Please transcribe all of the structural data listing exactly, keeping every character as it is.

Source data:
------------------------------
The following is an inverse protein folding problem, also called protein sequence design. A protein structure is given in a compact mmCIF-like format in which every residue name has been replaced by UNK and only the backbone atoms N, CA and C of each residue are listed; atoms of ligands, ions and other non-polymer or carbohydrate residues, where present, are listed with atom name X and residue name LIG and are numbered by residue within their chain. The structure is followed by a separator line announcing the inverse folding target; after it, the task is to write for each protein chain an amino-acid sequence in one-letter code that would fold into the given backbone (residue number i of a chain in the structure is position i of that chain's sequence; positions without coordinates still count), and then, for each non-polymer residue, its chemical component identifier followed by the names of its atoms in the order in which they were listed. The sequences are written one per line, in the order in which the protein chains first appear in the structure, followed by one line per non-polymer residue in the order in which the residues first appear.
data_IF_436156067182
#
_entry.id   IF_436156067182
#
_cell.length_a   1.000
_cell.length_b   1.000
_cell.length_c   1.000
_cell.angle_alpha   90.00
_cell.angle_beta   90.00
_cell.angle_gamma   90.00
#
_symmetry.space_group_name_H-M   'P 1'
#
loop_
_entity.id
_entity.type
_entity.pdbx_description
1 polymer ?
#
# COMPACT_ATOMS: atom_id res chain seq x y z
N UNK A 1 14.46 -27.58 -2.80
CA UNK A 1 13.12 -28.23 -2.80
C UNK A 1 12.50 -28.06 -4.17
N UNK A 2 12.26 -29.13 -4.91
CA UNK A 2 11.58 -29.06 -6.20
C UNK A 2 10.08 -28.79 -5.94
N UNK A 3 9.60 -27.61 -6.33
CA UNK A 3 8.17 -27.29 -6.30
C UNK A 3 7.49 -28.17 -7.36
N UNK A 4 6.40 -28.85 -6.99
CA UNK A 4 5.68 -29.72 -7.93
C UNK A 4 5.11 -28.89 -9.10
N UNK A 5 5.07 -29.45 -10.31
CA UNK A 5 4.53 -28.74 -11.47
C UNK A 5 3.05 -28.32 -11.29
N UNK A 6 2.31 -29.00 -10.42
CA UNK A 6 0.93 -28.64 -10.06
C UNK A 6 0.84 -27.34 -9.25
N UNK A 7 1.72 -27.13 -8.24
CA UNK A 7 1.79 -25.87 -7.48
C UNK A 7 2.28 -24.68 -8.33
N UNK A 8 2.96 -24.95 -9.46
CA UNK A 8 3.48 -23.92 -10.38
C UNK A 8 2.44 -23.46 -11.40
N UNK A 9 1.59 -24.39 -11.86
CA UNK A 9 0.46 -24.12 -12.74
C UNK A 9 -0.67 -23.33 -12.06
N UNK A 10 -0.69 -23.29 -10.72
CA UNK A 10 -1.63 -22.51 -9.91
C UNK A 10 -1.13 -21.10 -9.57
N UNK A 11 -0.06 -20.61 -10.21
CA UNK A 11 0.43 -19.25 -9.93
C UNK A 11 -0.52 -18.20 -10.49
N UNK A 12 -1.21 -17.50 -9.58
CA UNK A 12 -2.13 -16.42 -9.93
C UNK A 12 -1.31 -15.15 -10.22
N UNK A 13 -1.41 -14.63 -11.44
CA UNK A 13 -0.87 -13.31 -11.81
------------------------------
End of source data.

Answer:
The following is an inverse protein folding problem, also called protein sequence design. A protein structure is given in a compact mmCIF-like format in which every residue name has been replaced by UNK and only the backbone atoms N, CA and C of each residue are listed; atoms of ligands, ions and other non-polymer or carbohydrate residues, where present, are listed with atom name X and residue name LIG and are numbered by residue within their chain. The structure is followed by a separator line announcing the inverse folding target; after it, the task is to write for each protein chain an amino-acid sequence in one-letter code that would fold into the given backbone (residue number i of a chain in the structure is position i of that chain's sequence; positions without coordinates still count), and then, for each non-polymer residue, its chemical component identifier followed by the names of its atoms in the order in which they were listed. The sequences are written one per line, in the order in which the protein chains first appear in the structure, followed by one line per non-polymer residue in the order in which the residues first appear.
data_IF_436156067182
#
_entry.id   IF_436156067182
#
_cell.length_a   1.000
_cell.length_b   1.000
_cell.length_c   1.000
_cell.angle_alpha   90.00
_cell.angle_beta   90.00
_cell.angle_gamma   90.00
#
_symmetry.space_group_name_H-M   'P 1'
#
loop_
_entity.id
_entity.type
_entity.pdbx_description
1 polymer ?
#
# COMPACT_ATOMS: atom_id res chain seq x y z
N UNK A 1 14.46 -27.58 -2.80
CA UNK A 1 13.12 -28.23 -2.80
C UNK A 1 12.50 -28.06 -4.17
N UNK A 2 12.26 -29.13 -4.91
CA UNK A 2 11.58 -29.06 -6.20
C UNK A 2 10.08 -28.79 -5.94
N UNK A 3 9.60 -27.61 -6.33
CA UNK A 3 8.17 -27.29 -6.30
C UNK A 3 7.49 -28.17 -7.36
N UNK A 4 6.40 -28.85 -6.99
CA UNK A 4 5.68 -29.72 -7.93
C UNK A 4 5.11 -28.89 -9.10
N UNK A 5 5.07 -29.45 -10.31
CA UNK A 5 4.53 -28.74 -11.47
C UNK A 5 3.05 -28.32 -11.29
N UNK A 6 2.31 -29.00 -10.42
CA UNK A 6 0.93 -28.64 -10.06
C UNK A 6 0.84 -27.34 -9.25
N UNK A 7 1.72 -27.13 -8.24
CA UNK A 7 1.79 -25.87 -7.48
C UNK A 7 2.28 -24.68 -8.33
N UNK A 8 2.96 -24.95 -9.46
CA UNK A 8 3.48 -23.92 -10.38
C UNK A 8 2.44 -23.46 -11.40
N UNK A 9 1.59 -24.39 -11.86
CA UNK A 9 0.46 -24.12 -12.74
C UNK A 9 -0.67 -23.33 -12.06
N UNK A 10 -0.69 -23.29 -10.72
CA UNK A 10 -1.63 -22.51 -9.91
C UNK A 10 -1.13 -21.10 -9.57
N UNK A 11 -0.06 -20.61 -10.21
CA UNK A 11 0.43 -19.25 -9.93
C UNK A 11 -0.52 -18.20 -10.49
N UNK A 12 -1.21 -17.50 -9.58
CA UNK A 12 -2.13 -16.42 -9.93
C UNK A 12 -1.31 -15.15 -10.22
N UNK A 13 -1.41 -14.63 -11.44
CA UNK A 13 -0.87 -13.31 -11.81